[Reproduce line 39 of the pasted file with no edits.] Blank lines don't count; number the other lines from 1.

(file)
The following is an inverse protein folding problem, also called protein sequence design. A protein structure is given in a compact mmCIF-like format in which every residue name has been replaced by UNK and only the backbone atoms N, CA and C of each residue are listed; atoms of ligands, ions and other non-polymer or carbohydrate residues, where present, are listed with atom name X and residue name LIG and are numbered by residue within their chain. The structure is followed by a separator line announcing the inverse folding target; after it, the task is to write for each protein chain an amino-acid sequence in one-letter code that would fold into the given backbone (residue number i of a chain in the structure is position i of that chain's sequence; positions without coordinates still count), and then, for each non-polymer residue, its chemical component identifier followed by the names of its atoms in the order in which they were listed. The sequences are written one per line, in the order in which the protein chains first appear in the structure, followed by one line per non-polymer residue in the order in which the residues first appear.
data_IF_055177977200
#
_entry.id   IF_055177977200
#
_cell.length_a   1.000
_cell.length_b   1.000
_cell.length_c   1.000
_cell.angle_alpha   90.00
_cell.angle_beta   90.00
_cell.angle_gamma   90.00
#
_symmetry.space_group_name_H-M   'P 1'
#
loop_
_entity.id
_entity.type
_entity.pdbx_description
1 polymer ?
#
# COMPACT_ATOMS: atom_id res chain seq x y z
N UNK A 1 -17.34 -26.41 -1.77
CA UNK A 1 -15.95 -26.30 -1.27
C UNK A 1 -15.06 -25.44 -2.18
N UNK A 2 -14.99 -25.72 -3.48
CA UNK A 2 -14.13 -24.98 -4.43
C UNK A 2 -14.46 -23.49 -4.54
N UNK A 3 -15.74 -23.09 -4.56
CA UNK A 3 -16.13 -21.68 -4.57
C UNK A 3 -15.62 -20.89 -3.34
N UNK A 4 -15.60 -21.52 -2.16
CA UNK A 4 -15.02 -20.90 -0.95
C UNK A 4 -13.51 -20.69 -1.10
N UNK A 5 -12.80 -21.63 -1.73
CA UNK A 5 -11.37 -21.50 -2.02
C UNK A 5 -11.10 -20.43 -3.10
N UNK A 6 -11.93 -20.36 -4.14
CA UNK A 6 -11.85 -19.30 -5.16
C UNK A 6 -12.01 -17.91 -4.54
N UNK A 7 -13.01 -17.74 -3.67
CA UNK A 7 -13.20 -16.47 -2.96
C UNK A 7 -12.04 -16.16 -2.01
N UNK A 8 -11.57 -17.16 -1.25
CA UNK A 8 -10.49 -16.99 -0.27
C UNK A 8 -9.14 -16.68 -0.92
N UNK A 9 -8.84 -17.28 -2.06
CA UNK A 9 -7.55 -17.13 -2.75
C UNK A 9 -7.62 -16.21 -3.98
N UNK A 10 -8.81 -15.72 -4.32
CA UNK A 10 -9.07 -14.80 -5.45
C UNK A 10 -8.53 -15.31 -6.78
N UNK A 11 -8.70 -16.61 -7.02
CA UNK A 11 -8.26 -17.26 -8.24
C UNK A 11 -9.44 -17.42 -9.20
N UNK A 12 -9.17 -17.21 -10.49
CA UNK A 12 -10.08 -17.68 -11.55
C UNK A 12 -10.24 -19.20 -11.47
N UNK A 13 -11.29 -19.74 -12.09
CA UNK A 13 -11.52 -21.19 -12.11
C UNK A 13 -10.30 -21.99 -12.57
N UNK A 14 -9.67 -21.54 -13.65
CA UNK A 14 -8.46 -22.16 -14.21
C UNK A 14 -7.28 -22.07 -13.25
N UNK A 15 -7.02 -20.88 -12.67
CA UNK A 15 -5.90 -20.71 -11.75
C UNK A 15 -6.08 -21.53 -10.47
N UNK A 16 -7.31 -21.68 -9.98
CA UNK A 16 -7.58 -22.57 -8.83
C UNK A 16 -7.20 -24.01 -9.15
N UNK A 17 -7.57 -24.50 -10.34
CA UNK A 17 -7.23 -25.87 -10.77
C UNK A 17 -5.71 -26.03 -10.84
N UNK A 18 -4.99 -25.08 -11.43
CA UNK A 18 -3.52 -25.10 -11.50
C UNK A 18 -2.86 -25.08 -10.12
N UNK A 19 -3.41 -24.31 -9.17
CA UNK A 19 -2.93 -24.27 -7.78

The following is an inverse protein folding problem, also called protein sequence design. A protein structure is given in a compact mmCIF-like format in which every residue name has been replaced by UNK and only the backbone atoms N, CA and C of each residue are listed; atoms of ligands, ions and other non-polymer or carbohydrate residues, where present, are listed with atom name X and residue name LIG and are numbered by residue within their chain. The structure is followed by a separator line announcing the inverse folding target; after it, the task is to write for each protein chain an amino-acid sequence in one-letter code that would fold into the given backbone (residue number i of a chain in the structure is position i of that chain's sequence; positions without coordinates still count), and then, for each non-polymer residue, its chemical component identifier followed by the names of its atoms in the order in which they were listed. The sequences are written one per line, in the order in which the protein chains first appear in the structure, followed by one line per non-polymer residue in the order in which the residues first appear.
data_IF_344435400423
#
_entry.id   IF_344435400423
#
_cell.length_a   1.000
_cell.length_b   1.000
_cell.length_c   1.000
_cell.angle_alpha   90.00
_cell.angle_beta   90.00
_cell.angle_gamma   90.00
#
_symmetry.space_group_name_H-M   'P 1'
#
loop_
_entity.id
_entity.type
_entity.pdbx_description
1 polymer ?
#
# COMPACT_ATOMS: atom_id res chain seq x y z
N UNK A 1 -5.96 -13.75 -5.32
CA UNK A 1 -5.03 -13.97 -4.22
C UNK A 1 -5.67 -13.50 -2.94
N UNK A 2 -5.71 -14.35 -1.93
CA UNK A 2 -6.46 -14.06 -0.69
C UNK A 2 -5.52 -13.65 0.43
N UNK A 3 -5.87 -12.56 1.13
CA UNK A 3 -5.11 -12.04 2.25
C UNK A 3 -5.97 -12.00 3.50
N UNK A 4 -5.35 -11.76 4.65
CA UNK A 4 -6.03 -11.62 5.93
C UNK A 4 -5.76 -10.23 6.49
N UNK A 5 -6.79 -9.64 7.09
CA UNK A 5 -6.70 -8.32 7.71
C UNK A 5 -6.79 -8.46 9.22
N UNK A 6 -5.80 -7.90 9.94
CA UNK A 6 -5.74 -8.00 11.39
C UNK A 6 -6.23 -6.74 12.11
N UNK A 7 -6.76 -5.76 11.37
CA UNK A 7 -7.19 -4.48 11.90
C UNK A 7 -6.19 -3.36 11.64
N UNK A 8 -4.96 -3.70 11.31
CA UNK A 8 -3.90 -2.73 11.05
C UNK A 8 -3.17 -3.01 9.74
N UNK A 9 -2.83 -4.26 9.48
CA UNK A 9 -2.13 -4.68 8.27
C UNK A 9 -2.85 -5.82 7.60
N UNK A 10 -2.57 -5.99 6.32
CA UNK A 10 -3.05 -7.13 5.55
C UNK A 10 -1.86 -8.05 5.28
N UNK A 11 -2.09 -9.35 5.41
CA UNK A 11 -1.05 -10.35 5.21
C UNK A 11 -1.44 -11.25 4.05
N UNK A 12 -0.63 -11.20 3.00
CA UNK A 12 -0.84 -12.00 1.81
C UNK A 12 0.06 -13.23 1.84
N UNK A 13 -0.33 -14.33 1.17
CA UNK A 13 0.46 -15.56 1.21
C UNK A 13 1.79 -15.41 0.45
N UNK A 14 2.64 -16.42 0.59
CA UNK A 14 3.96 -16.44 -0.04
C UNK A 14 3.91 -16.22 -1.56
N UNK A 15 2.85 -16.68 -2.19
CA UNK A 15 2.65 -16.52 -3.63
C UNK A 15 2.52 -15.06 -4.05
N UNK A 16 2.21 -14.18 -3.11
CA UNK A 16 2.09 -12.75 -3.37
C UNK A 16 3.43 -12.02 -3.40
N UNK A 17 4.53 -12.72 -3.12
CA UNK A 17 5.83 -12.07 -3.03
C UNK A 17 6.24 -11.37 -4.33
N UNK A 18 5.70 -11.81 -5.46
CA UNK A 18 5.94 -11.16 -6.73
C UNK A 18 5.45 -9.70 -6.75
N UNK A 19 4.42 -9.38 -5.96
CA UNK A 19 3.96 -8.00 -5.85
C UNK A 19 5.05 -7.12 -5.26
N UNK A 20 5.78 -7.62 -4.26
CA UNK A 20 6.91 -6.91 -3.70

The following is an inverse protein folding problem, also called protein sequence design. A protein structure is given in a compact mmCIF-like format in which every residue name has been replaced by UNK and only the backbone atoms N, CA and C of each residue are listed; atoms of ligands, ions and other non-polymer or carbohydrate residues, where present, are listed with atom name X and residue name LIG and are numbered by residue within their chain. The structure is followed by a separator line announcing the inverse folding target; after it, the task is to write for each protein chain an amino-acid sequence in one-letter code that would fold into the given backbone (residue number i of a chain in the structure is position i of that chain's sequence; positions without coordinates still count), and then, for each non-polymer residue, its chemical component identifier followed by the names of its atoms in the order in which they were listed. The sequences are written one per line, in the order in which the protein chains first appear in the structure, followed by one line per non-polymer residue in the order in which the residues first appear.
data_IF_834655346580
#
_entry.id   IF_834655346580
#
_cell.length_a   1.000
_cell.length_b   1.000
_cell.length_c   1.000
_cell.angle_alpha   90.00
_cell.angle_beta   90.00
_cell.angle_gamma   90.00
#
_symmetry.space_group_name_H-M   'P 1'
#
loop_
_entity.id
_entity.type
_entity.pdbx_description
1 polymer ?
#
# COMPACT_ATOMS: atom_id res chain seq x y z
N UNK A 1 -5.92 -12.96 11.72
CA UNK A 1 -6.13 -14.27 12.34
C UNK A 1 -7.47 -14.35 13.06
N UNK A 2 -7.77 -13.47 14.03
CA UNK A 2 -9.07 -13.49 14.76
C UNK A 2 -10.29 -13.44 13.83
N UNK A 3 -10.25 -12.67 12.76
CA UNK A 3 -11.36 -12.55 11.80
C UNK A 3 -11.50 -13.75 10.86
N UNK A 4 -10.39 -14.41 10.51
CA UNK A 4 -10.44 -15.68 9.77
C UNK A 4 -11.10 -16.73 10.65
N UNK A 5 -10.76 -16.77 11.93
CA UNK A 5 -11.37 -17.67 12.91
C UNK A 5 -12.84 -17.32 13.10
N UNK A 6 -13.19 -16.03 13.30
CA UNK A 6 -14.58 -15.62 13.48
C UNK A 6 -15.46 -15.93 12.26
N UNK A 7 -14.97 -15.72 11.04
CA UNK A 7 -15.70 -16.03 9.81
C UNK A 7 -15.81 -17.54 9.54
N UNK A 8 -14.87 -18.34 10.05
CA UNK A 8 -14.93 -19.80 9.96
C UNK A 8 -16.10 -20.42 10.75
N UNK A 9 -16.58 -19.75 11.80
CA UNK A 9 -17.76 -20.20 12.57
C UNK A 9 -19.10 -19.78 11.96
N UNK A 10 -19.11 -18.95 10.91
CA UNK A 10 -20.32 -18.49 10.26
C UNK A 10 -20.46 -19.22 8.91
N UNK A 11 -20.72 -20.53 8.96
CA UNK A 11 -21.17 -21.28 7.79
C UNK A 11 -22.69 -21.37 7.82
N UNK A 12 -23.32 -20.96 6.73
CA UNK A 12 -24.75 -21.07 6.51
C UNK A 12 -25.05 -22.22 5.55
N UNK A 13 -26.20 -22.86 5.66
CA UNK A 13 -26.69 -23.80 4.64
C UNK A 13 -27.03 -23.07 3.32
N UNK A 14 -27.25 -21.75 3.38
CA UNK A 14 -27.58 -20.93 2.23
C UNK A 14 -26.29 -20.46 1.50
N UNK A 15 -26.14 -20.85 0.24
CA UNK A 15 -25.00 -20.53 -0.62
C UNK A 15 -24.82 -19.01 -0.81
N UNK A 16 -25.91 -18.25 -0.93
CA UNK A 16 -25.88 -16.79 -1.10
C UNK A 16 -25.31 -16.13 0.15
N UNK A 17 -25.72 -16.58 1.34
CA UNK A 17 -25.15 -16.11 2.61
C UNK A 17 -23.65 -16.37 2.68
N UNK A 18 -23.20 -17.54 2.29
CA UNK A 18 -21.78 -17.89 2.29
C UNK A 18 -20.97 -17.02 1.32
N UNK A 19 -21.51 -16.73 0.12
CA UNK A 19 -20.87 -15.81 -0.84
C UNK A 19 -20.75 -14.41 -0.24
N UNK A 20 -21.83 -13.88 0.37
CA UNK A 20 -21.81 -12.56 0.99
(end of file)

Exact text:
C UNK A 6 -12.01 -17.91 -4.54